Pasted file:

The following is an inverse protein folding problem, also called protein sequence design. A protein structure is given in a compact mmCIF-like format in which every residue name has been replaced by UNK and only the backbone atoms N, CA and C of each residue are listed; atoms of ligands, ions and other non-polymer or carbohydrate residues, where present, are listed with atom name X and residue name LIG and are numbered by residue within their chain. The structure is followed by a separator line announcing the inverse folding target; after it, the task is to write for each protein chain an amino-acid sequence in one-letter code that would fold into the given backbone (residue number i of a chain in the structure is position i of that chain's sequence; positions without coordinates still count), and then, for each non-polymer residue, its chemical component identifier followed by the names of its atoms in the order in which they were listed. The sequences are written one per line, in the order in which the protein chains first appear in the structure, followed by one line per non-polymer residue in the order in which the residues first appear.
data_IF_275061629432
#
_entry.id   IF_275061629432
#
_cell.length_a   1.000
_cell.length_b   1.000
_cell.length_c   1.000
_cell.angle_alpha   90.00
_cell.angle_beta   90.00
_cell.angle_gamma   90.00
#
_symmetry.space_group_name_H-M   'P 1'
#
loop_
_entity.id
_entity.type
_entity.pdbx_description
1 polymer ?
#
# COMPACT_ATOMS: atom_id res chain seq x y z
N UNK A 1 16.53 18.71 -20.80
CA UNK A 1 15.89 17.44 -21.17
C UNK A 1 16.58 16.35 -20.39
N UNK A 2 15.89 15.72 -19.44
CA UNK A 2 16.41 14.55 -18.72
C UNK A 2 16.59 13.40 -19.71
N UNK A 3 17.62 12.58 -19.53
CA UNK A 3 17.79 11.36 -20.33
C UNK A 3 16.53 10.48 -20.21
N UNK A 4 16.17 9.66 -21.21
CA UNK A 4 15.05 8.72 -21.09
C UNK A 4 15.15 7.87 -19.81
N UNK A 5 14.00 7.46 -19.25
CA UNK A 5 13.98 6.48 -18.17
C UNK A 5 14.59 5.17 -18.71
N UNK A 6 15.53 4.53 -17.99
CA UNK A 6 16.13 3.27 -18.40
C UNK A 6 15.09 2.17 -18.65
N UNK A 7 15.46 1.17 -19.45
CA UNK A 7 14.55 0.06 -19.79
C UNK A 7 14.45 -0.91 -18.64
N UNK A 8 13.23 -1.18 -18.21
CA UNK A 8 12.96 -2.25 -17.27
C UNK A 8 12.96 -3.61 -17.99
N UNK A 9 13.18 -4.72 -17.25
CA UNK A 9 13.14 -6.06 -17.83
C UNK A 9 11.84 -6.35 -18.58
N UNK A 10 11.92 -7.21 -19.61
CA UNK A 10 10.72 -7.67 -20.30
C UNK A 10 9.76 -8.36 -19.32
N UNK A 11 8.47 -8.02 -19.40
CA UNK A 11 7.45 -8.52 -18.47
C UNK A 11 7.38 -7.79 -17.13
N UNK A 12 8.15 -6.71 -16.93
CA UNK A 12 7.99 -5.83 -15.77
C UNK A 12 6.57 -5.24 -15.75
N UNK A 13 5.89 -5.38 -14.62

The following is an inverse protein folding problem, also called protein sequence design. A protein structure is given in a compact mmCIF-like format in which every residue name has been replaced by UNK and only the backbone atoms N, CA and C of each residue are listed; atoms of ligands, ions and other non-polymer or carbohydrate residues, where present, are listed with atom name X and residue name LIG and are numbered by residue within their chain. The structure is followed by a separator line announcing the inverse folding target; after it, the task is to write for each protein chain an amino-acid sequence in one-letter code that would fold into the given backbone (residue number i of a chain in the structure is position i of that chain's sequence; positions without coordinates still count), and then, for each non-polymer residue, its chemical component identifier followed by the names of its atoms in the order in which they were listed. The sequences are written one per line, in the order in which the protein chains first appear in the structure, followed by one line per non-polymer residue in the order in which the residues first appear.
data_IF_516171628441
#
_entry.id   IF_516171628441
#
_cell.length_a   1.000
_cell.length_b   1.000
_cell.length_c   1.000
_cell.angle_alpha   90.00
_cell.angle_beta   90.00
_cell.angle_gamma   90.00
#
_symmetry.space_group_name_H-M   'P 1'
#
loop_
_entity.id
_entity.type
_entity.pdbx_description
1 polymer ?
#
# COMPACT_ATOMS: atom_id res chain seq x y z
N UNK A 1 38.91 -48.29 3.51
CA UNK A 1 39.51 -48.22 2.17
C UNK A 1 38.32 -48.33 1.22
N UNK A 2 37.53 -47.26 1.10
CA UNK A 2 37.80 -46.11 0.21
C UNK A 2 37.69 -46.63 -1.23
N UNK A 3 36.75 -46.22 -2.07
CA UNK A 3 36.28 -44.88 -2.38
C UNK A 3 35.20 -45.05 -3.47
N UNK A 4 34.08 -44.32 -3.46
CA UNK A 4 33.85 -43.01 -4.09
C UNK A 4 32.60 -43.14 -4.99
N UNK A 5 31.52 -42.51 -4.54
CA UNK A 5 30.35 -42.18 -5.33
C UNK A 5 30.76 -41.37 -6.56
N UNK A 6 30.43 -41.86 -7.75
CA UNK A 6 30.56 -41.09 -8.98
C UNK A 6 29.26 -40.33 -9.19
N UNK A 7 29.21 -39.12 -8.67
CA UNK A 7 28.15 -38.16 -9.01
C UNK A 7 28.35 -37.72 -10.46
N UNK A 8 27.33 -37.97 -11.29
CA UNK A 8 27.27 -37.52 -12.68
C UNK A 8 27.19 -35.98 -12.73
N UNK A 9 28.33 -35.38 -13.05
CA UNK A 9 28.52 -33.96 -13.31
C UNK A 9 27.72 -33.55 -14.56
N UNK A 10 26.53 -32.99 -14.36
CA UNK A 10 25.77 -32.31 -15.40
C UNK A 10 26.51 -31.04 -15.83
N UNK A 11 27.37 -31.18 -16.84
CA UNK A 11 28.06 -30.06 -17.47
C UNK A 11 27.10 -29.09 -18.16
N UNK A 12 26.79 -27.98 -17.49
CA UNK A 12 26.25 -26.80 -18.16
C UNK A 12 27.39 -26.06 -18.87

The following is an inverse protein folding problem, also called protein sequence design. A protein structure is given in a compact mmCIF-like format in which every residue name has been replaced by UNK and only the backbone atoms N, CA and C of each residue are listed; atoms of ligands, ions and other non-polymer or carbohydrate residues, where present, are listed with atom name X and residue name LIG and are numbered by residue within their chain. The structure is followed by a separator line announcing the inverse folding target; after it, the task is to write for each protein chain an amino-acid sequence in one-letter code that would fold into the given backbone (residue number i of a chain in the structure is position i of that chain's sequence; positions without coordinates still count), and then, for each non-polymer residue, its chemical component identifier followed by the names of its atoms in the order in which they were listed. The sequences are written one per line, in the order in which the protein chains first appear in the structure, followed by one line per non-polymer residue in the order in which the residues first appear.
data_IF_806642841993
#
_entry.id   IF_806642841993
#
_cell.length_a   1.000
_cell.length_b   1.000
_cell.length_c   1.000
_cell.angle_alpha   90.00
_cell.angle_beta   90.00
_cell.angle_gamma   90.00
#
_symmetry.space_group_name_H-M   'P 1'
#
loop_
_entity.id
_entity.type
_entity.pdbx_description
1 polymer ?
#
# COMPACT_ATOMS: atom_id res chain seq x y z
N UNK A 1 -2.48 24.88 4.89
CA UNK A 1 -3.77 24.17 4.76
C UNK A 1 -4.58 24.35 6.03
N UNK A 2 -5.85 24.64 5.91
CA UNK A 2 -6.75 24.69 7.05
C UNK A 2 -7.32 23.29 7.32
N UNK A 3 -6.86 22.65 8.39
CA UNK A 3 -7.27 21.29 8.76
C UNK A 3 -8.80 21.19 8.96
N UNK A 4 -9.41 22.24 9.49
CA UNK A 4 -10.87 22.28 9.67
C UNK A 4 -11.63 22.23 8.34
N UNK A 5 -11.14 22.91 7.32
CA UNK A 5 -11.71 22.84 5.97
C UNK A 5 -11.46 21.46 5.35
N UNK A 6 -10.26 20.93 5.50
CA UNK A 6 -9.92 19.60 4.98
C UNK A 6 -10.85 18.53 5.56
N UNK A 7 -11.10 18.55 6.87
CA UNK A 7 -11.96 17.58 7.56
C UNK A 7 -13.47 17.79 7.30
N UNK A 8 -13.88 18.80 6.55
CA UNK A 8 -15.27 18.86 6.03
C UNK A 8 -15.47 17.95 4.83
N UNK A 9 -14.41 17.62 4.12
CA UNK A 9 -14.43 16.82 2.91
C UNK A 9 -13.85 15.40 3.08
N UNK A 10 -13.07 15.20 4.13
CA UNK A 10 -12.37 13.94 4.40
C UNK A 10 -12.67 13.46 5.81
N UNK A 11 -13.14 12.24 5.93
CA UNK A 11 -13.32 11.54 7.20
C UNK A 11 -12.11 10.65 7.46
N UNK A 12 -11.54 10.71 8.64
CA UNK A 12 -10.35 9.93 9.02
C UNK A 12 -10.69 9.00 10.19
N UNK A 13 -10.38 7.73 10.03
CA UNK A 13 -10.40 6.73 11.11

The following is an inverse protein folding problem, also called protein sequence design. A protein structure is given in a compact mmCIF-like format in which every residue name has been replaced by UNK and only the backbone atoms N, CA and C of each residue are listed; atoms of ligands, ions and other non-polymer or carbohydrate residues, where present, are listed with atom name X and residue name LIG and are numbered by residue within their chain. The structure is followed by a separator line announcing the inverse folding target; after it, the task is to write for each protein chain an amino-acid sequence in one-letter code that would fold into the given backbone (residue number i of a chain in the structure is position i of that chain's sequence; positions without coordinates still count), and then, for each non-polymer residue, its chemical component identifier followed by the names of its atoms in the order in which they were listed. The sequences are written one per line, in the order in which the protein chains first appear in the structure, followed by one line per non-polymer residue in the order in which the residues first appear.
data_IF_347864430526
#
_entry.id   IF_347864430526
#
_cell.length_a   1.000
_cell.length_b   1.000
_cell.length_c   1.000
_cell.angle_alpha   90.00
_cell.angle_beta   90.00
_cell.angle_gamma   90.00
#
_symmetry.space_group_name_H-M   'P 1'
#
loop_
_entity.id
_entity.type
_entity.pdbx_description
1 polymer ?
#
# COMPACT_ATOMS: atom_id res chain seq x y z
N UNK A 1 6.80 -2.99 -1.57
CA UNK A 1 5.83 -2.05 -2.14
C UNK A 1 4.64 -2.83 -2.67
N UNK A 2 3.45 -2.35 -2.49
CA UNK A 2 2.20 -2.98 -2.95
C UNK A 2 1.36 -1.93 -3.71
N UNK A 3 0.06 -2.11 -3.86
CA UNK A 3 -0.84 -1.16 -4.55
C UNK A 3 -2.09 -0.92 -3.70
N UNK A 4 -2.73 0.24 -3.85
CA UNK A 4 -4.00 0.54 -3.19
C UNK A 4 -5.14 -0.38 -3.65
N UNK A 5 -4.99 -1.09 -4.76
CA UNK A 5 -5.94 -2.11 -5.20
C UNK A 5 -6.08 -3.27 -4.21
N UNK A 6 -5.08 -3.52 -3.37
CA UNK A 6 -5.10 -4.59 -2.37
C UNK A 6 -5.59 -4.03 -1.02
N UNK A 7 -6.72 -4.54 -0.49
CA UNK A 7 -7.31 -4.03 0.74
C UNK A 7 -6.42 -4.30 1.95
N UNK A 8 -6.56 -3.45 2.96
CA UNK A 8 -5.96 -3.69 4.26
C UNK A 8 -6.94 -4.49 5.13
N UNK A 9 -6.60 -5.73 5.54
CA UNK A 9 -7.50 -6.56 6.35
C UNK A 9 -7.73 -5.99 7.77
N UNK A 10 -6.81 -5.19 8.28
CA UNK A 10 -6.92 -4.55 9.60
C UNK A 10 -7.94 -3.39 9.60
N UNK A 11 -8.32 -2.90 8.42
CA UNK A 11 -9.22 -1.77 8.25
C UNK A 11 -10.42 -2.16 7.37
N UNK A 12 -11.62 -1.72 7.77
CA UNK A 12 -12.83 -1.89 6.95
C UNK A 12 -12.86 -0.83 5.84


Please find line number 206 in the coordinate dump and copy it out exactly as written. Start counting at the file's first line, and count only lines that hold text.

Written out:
CA UNK A 4 -4.00 0.54 -3.19